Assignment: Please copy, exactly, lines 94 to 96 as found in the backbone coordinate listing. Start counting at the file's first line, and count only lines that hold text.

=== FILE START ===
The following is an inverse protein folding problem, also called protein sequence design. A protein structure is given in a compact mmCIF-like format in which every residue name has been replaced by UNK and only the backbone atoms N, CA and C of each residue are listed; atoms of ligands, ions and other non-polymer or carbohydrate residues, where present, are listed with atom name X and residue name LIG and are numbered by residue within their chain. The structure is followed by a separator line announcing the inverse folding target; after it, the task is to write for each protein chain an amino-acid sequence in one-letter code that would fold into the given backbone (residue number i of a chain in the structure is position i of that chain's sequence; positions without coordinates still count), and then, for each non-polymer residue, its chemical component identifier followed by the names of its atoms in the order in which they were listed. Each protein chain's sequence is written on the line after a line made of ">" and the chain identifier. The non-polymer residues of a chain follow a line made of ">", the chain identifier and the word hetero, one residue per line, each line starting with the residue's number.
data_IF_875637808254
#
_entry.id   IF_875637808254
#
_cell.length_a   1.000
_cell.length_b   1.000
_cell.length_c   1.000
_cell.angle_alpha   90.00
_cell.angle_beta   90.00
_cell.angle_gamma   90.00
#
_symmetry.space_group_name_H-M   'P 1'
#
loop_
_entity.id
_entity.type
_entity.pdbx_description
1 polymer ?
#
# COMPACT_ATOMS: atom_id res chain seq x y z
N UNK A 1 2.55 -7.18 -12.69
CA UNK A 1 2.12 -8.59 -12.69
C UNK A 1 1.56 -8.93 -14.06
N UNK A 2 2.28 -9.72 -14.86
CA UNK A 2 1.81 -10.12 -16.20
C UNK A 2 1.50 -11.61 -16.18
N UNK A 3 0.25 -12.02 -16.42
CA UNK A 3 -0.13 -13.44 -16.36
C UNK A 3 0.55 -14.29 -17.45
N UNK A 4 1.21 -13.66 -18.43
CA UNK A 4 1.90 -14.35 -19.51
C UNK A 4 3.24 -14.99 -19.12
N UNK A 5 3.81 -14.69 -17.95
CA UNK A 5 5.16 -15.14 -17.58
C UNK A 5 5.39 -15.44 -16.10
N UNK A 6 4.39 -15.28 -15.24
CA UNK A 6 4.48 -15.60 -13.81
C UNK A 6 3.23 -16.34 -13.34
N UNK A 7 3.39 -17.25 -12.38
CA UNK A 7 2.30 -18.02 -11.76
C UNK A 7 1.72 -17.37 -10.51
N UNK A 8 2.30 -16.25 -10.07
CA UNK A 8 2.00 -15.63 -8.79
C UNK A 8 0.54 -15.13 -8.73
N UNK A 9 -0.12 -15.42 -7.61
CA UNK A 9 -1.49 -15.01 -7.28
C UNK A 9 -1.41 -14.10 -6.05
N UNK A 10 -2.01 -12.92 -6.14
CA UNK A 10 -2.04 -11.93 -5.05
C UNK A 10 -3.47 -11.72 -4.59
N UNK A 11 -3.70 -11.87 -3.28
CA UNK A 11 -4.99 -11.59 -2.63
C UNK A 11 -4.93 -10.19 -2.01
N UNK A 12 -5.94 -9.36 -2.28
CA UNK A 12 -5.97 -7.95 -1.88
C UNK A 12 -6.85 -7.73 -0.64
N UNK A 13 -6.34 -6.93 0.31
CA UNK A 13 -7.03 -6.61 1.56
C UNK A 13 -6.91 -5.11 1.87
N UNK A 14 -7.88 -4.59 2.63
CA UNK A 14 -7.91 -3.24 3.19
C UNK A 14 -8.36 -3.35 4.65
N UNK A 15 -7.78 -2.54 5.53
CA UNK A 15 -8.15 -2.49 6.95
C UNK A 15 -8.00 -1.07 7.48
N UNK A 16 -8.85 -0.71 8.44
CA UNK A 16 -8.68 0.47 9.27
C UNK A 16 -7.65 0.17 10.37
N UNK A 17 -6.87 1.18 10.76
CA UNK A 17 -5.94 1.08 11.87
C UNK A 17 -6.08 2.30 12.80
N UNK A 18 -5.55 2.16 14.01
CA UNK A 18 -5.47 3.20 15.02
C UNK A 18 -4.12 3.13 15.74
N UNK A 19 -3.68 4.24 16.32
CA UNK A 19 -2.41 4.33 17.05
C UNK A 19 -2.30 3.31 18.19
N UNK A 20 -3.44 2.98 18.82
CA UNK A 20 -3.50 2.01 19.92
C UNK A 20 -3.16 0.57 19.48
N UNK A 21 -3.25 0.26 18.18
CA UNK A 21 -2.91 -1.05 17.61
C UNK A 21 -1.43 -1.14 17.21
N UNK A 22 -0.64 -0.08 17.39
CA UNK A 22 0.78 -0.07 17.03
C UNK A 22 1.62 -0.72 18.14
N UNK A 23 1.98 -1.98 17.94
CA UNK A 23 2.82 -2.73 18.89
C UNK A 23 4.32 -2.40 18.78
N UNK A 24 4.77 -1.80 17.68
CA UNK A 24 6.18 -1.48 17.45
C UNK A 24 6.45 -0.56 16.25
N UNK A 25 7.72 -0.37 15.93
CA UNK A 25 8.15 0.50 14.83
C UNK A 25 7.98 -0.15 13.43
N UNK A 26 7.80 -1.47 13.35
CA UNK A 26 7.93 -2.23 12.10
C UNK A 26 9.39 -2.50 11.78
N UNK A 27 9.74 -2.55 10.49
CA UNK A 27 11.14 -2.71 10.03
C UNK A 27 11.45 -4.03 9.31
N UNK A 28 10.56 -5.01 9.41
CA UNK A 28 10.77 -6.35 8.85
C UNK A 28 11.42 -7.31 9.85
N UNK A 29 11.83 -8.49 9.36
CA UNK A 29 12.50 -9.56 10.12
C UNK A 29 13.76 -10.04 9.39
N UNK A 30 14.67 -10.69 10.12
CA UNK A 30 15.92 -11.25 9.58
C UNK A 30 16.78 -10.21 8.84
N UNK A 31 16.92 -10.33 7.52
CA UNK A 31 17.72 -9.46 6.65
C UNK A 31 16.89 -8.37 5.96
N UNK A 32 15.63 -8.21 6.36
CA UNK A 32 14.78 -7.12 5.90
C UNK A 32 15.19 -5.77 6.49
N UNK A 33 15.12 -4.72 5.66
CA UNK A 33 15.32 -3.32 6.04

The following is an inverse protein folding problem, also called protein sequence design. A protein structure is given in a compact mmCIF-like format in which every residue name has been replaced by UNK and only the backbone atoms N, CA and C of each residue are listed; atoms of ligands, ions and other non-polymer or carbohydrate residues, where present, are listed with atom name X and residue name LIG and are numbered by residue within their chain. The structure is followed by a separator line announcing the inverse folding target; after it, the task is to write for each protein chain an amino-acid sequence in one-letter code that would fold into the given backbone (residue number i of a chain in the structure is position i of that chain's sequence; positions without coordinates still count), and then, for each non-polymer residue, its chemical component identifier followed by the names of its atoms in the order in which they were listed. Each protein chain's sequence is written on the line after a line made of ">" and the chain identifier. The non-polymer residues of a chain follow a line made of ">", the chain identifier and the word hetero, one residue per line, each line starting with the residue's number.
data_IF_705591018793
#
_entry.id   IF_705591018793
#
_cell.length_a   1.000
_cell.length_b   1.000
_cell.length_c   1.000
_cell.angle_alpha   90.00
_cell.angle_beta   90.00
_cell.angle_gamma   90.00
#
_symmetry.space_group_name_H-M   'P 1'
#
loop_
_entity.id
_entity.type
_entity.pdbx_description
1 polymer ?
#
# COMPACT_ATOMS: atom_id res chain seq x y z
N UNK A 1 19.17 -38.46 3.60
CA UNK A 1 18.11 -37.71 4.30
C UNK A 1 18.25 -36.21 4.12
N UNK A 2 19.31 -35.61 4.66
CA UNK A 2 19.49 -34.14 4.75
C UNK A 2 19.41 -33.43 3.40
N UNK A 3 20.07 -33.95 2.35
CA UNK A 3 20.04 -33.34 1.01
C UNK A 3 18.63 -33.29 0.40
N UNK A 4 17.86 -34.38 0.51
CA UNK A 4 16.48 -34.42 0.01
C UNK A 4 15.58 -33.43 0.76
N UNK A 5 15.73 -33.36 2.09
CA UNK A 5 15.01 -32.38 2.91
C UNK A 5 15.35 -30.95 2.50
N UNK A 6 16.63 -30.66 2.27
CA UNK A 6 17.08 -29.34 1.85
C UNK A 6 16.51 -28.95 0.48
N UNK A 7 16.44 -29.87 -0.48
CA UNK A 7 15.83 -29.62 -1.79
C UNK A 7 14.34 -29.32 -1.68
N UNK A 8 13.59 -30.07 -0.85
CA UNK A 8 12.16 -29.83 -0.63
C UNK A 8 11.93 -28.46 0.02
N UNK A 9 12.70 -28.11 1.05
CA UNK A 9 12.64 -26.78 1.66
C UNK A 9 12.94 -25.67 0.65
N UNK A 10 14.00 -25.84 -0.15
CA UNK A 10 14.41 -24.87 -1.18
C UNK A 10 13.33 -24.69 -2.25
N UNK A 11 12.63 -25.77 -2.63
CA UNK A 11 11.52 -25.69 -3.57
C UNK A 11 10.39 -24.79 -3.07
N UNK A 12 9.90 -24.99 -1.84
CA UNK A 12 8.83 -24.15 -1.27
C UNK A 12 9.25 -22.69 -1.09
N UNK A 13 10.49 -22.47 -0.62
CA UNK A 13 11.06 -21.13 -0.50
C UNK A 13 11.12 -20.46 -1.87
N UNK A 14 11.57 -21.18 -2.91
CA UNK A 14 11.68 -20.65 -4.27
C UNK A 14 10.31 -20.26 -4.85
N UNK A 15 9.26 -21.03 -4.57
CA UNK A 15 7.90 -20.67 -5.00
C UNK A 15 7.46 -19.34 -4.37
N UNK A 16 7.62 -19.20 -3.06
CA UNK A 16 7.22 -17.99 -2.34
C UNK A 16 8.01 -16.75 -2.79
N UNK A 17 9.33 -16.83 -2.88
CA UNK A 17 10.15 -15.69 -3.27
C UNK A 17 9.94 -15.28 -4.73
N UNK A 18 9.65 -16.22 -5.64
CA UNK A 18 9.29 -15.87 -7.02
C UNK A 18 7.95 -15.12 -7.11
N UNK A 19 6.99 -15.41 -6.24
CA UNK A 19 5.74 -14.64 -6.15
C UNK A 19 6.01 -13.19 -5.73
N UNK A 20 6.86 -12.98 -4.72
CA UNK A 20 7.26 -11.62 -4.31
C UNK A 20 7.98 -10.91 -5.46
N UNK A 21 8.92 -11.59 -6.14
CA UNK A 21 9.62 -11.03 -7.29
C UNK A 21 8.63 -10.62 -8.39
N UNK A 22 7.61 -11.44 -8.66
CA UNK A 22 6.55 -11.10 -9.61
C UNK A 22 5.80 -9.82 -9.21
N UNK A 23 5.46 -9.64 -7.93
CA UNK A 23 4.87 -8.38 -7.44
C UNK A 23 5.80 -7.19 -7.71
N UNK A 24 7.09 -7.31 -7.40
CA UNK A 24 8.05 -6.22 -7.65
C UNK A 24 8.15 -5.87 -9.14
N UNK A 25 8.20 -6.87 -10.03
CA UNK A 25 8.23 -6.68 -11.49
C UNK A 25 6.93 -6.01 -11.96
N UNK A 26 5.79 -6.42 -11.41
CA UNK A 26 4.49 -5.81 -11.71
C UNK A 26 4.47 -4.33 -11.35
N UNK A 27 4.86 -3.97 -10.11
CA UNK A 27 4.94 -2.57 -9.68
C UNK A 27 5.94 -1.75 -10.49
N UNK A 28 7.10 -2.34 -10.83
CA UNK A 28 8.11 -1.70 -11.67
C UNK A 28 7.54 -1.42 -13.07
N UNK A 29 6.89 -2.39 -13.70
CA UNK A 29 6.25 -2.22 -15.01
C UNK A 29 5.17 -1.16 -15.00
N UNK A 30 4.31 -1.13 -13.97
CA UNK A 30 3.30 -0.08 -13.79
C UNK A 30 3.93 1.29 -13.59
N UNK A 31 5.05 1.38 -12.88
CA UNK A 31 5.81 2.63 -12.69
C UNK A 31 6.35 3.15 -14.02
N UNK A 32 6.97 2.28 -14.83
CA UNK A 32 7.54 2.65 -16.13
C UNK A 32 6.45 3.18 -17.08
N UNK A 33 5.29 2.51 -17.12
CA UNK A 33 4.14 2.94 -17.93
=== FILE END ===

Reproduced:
N UNK A 25 7.72 -0.37 15.93
CA UNK A 25 8.15 0.50 14.83
C UNK A 25 7.98 -0.15 13.43